The aftermath of recessions

In Paul Krugman’s New York Times Op Ed (January 2, 2011) – Deep Hole Economics we are advised not to get carried away with the signs that the US economy is at last showing signs of consistent growth. I discussed the positive movements in the US jobless claims data in this blog – The year is nearly done … but spending still equals income – last week. Krugman’s point is that while growth is good, the US economy has a huge aftermath (high unemployment) to deal with even once growth returns. The political imperative therefore is to ensure that growth is maximised and not to withdraw fiscal support as soon as the “green shoots” bob up. It is a point that most commentators are ignoring. So can we make sense of this caution?

Krugman said:

If there’s one piece of economic wisdom I hope people will grasp this year, it’s this: Even though we may finally have stopped digging, we’re still near the bottom of a very deep hole.

Recessions impact on a number of economic aggregates in addition to the most visible impact – the rise in unemployment. The great American economist Arthur Okun coined the term “The Tip of the Iceberg” and I borrowed that for the title of a book I co-authored in 2001. The point is that the costs of recession and the resulting persistent unemployment extend well beyond the loss of jobs. Productivity is lower, participation rates are lower, the quality of work suffers and real wages typically fall.

Within this context, Okun outlined his upgrading hypothesis (in the 1960s and 1970s) and the related high-pressure economy model, which provided a coherent rationale for Keynesian demand-stimulus policy positions. Two references are Okun, A.M. (1973) ‘Upward Mobility in a High-Pressure Economy’, Brookings Papers on Economic Activity, 1: 207-252 and Okun, A.M. (1983) Economics for Policymaking, Cambridge, MIT Press.

Okun (1983: 171) believed that:

… unemployment was merely the tip of the iceberg that forms in a cold economy. The difference between unemployment rates of 5 percent and 4 percent extends far beyond the creation of jobs for 1 percent of the labor force. The submerged part of the iceberg includes (a) additional jobs for people who do not actively seek work in a slack labor market but nonetheless take jobs when they become available; (b) a longer workweek reflecting less part-time and more overtime employment; and (c) extra productivity – more output per man-hour – from fuller and more efficient use of labor and capital.

The positive side of this thinking is that disadvantaged groups in the economy were considered to achieve upward mobility as a result of higher economic activity. The saying that was attached to this line of reasoning was “all boats (large or small) rise on the high tide”.

Okun’s (1973) results are summarised as follows:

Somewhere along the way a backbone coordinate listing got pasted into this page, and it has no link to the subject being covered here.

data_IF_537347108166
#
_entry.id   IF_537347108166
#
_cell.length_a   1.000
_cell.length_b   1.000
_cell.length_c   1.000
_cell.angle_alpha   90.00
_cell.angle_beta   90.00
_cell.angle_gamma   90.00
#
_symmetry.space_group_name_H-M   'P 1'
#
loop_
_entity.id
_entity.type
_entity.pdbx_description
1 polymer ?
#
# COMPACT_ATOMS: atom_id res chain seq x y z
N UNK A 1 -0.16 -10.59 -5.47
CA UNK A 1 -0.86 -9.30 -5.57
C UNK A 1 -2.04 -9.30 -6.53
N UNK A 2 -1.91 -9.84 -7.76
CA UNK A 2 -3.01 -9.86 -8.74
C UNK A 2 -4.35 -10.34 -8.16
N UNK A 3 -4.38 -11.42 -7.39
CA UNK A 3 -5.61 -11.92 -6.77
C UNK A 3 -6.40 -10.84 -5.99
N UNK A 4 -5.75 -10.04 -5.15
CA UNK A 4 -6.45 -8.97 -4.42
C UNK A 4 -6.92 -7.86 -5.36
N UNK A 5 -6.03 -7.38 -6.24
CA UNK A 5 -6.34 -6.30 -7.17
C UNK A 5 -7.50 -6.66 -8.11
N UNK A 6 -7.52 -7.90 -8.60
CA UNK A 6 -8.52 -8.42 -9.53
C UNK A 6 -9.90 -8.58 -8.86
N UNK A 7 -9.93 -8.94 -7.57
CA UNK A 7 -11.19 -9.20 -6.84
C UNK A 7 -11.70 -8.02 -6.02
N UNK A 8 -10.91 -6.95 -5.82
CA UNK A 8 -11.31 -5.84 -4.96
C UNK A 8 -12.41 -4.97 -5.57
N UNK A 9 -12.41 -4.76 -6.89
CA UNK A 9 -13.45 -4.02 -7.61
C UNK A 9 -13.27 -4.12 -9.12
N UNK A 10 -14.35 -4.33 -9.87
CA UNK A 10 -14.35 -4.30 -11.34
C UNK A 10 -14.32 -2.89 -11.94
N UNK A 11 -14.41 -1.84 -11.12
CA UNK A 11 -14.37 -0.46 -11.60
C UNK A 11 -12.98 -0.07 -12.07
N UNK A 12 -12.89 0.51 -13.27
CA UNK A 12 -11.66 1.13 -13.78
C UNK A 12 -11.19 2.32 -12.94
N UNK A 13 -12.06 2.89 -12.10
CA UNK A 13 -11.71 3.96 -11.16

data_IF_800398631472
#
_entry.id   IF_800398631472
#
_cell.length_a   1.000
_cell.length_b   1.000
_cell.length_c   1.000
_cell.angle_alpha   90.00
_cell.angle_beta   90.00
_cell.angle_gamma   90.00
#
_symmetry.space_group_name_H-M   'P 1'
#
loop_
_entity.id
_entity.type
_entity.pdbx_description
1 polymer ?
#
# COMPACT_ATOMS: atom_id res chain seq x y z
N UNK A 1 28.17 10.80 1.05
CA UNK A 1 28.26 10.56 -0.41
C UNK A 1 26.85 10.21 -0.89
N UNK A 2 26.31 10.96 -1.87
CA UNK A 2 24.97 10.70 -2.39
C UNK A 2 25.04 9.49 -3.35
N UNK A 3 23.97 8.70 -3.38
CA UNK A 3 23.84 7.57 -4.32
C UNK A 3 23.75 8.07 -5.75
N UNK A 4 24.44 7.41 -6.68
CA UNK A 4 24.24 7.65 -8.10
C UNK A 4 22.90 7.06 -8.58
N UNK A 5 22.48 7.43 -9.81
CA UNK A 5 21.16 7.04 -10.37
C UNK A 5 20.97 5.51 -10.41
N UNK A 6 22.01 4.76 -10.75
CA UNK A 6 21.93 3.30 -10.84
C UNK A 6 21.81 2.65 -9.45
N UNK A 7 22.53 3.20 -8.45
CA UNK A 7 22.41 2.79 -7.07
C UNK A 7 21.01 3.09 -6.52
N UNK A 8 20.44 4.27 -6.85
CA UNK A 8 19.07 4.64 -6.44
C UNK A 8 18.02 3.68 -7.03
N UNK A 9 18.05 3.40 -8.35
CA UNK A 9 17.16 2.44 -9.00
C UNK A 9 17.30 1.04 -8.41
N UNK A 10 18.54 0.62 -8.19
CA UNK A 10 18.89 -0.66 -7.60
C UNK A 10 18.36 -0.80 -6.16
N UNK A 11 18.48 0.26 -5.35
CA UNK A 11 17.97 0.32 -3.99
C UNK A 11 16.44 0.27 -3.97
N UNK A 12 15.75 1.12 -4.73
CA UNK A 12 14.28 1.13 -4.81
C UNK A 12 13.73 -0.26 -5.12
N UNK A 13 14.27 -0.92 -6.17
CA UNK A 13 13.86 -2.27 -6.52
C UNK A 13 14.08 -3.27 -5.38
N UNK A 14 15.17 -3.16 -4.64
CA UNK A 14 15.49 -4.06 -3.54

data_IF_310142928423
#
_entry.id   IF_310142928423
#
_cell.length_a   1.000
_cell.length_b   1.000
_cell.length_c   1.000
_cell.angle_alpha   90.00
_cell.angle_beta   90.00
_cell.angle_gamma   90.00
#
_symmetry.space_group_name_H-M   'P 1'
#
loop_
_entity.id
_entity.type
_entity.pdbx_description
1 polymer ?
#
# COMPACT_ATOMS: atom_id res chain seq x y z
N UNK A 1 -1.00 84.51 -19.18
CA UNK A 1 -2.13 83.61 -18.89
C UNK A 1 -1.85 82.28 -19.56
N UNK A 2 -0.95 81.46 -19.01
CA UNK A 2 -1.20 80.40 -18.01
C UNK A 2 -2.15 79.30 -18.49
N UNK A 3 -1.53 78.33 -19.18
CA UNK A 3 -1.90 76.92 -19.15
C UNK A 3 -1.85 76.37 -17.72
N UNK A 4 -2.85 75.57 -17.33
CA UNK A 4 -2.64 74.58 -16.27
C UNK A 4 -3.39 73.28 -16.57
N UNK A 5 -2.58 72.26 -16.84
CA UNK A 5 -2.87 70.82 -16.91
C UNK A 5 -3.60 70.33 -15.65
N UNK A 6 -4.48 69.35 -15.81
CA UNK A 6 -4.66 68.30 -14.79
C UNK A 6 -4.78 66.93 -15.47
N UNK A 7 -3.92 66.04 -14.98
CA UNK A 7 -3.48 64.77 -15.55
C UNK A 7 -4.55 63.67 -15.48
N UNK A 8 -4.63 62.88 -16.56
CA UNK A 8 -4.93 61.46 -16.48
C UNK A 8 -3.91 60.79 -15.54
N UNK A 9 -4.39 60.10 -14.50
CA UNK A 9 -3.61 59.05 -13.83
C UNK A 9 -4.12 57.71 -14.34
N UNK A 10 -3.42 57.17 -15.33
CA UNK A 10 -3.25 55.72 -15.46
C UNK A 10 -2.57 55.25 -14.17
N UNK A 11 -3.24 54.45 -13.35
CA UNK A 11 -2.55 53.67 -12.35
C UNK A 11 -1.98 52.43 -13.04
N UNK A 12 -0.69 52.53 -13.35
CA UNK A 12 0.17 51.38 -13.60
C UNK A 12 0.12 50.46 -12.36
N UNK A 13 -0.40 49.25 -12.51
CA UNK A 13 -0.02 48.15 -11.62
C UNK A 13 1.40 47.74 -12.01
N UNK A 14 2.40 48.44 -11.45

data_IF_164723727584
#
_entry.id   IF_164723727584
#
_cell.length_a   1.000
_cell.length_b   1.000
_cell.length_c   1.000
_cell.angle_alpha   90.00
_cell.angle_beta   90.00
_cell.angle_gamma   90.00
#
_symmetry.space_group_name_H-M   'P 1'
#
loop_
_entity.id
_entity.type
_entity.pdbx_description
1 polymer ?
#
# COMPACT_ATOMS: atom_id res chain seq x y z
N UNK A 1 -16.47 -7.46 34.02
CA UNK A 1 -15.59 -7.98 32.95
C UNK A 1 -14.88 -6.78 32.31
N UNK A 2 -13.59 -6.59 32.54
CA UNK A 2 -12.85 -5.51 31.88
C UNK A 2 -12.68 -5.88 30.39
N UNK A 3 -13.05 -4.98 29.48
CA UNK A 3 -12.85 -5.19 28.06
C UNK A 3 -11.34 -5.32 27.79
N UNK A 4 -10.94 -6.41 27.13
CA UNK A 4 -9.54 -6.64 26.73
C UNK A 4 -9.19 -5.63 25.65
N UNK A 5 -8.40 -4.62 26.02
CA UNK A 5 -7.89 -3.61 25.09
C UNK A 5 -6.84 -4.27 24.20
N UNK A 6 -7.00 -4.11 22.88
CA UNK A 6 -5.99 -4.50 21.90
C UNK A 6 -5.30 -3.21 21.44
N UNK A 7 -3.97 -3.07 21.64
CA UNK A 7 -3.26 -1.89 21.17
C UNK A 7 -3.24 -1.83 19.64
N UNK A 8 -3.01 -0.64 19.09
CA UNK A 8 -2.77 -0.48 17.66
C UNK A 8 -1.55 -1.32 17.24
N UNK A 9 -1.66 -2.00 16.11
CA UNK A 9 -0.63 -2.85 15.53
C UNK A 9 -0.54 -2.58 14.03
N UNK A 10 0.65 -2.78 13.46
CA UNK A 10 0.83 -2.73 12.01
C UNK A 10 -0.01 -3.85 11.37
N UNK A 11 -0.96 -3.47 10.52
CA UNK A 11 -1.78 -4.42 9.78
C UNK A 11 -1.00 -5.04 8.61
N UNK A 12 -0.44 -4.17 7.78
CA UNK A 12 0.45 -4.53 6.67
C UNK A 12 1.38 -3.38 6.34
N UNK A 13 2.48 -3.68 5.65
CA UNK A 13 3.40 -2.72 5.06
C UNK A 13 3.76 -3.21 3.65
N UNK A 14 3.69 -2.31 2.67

• The most cyclically sensitive industries have large employment gaps, and were dominated by prime-age males, offered high-paying jobs, offered other remuneration characteristics (fringes) which encouraged long-term attachments between employers and employees, and displayed above-average output per person hour.
  • In demographic terms, when the employment gap is closed in aggregate, prime-age males exit low-paying industries and take jobs in other higher paying sectors and their jobs are taken mainly by young people.
  • In the advantaged industries, adult males gain large numbers of jobs but less than would occur if the demographic composition of industry employment remained unchanged following the gap closure. As a consequence, other demographic groups enter these ‘good’ jobs.
  • The demographic composition of industry employment is cyclically sensitive. The shift effects are in total estimated (in 1970) to be of the same magnitude as the scale effects (the proportional increases in employment across demographic groups assuming constant shares). This indicates that a large number of labour market changes (the shifts) are generally of the ladder climbing type within demographic groups from low-pay to higher-pay industries.

The evidence is that when the economy is maintained at high levels of employment, workers in low paying sectors (or occupations) also receive income boosts because employers seeking to meet their strong labour demand offer employment and training opportunities to the most disadvantaged in the population. If the economy falters, these groups are the most severely hit in terms of lost income opportunities.

Upgrading also focuses on the mapping of different demographic groups into good and bad jobs. The groups who experience the greatest relative employment gains when economic activity is high are those who are stuck in the secondary labour market, typically, teenagers and women.

While these groups are proportionately favoured by the employment growth, the industries with the largest relative employment growth are typically high-wage and high-productivity and employ mostly prime-age males. Expansion is therefore equated with ladder climbing whereby males in low-pay jobs (as a result of downgrading in the recession) climb into better jobs and make space for disadvantaged workers to resume employment in their usual sectors. In addition, favourable share effects in predominantly male industries provide better jobs for teenagers and women.

So there are many benefits from growth which spread out across rising participation, rising wages, rising hours of work, rising employment and falling unemployment.

But the downside is that the iceberg takes a long time to melt if (a) it is large; and (b) if the recovery is not robust enough. Recovery alone is not sufficient. Real GDP growth has to be consistently strong for some years before the iceberg melts and the upgrading bonuses accrue.

That is Krugman’s point.

Further, when the Federal Open Market Committee (FOMC) met on December 14, 2010 to decide monetary policy settings in the US they issued their usual statement, which at one point said:

Information received since the Federal Open Market Committee met in November confirms that the economic recovery is continuing, though at a rate that has been insufficient to bring down unemployment.